Across the river from SALTS, The Tinguely Museum hosts Gerda Stein & Jörg Lenzlinger’s labyrinthine production, while an exhibition of works by Gauri Gill opens on 12 June at 6.30pm.
Kimiyo Mishima, ‘Paintings and Sculptures’
8 June – 13 July
Anne Mosseri-Marlio has been pursuing a distinctive gallery programme since 2008, to the benefit of Zurich and now Basel – she worked with Larry Bell, for example, long before Hauser & Wirth took him on board. After showing works from the estate of Gutai figure Minoru Onoda last year, the second Japanese artist she will show in Switzerland is Kimiyo Mishima. On view are two distinctive bodies of work (of a yet more varied practice) by the octogenarian: large mixed media collage paintings from the 1960s and small ceramic works that make clear pop references. Since the 1960s the artist has preserved friable print media and other objects in heavy oil paint collages, and though they look quite different, the ceramic pieces share the same conceptual approach. Drink cans, designed for short term use, are petrified in time in a shopping basket; the instant gratification of purchase and consumption denied in perpetuity. A comic book will always remain open, the bent pages capturing how cheap paper reacts to being handled, but this book could only shatter, not disintegrate. In 1983, the artist’s work was in a show of contemporary Japanese art at the Musée d’ Art et d’Histoire, Geneva – and she is still contemporary to this day.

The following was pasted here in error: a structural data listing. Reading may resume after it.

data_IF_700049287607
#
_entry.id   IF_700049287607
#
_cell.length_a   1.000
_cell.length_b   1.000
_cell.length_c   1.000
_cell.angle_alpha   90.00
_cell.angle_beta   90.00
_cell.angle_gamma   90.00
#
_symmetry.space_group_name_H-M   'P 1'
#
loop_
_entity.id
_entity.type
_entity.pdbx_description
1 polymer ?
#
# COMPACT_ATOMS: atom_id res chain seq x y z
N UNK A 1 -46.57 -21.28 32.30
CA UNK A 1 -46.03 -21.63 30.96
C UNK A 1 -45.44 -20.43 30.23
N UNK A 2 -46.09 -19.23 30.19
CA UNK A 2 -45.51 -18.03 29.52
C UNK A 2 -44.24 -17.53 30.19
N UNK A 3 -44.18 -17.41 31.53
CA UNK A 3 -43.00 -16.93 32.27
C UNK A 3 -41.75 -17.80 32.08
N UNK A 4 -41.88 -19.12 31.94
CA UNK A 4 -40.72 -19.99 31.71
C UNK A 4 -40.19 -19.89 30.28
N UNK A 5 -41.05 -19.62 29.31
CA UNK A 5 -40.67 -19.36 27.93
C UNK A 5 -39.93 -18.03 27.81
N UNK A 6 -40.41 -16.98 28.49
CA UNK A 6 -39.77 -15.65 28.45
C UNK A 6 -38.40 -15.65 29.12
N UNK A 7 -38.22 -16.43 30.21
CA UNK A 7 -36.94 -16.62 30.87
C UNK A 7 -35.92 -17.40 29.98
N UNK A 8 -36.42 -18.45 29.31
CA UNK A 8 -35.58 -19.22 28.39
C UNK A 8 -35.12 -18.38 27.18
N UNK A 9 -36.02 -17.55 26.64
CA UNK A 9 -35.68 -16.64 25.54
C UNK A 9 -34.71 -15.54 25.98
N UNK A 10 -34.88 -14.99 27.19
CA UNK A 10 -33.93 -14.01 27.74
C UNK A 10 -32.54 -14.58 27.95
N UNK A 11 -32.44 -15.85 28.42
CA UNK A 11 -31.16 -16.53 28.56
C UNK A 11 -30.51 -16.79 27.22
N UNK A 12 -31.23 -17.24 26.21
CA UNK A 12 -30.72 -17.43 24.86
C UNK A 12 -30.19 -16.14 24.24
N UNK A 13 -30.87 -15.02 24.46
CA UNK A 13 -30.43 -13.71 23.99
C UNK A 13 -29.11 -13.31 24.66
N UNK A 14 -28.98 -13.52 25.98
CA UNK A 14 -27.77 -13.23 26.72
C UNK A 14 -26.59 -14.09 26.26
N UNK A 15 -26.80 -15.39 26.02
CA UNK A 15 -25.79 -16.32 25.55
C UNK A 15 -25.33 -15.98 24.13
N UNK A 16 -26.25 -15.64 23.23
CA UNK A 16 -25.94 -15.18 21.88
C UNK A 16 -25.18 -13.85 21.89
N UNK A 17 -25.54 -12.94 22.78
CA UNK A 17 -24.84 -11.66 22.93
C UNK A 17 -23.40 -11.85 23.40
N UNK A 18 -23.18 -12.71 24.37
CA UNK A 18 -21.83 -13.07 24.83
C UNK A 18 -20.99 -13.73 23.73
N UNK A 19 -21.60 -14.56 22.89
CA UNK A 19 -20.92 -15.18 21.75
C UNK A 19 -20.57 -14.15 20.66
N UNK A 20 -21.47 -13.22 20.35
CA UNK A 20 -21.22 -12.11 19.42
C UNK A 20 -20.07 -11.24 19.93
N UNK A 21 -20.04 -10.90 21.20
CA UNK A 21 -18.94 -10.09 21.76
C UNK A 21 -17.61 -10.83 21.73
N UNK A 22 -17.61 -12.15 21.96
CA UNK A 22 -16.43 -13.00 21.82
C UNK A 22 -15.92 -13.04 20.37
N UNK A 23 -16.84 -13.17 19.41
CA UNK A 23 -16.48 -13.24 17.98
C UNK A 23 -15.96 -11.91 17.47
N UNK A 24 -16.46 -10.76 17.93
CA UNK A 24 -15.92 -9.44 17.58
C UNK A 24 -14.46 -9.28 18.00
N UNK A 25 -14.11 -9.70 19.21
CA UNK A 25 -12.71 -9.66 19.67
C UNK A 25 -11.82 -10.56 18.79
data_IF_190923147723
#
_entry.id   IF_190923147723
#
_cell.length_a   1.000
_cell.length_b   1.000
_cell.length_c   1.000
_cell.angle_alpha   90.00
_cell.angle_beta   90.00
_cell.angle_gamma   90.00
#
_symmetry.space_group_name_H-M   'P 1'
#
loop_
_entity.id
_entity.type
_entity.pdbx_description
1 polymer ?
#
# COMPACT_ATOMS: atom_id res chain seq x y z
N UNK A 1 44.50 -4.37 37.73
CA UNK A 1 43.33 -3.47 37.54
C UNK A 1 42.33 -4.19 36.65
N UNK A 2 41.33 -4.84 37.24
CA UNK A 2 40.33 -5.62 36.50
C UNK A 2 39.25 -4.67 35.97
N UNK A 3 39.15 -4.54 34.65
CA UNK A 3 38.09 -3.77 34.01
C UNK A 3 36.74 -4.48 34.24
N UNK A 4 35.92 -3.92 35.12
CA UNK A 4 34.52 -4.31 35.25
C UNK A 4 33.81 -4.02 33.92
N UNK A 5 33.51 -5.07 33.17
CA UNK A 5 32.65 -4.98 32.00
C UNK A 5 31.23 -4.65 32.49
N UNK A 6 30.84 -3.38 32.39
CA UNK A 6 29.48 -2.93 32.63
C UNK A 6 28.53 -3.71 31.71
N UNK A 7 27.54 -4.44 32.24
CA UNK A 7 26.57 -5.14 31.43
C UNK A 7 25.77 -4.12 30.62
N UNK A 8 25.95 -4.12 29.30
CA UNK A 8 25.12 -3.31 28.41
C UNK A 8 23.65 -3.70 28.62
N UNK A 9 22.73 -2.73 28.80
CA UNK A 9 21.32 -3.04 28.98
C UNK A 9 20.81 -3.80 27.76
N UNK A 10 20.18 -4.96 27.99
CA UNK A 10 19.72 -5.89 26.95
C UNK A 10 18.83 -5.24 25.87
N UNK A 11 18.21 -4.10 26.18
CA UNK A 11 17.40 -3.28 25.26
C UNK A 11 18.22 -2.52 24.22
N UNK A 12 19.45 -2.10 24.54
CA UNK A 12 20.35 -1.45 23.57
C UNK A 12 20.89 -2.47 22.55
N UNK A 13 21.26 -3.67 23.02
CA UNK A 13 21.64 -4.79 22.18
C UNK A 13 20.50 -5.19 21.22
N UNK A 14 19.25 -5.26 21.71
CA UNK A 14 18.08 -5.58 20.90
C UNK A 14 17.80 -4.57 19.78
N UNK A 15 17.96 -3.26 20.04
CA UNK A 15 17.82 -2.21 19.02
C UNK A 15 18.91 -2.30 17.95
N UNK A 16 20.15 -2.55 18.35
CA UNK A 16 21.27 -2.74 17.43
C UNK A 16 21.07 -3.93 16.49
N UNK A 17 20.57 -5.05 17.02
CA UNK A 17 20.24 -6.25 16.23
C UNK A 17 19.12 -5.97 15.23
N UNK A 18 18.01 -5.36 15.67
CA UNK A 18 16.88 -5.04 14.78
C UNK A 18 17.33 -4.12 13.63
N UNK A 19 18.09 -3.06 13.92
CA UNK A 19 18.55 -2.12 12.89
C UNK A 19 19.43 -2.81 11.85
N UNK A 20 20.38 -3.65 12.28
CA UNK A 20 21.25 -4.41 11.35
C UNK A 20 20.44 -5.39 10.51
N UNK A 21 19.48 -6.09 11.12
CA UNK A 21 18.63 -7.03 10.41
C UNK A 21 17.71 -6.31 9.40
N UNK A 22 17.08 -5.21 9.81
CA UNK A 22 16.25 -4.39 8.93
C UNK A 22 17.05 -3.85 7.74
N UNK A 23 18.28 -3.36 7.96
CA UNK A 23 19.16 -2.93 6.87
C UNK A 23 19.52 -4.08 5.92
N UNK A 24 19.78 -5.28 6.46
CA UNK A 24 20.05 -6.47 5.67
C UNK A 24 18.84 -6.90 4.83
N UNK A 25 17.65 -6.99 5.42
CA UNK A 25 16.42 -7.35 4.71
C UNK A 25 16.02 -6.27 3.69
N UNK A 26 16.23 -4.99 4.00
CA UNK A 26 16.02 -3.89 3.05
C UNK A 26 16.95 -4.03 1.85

Anton Bruhin, Hermann Hesse, Matthyas Jenny, Urs Lüthi, Meret Oppenheim, Markus Raetz, Iwan Schumacher, Peter Schweri and David Weiss, ‘Carona’
7 June – 28 July
Basel’s gallery scene is poorer for Jean-Claude Freymond-Guth’s departure last year, but there are still edgy commercial spaces here, albeit on a smaller scale. Weiss Falk are staging an atypical show this June, a collection of works on paper from the artists who gathered in the village of Carona in Italian-speaking Ticino in the 1970s. That canton has a history of artistic communion, such as the adherents of the Lebensreform movement who gathered in Monte Verita in the early 20th century; even before that it was a place of refuge for figures including Mikhail Bakunin. 40 years ago, a group including Meret Oppenheim, Markus Raetz, Peter Schweri, Anton Bruhin and David Weiss spent time in Carona, and more friends visited. To write a history of this group would be to unpick many intertwining family and relationship histories, so it’s fitting that it is now revealed by David Weiss’ son, Oskar, at the gallery he runs in collaboration with Oliver Falk. Their privileged perspective makes for a dense show in the modest gallery, and demonstrates the artists’ delight in graphic experimentation, in sketches and drawings that testify equally to their interest in social dynamics.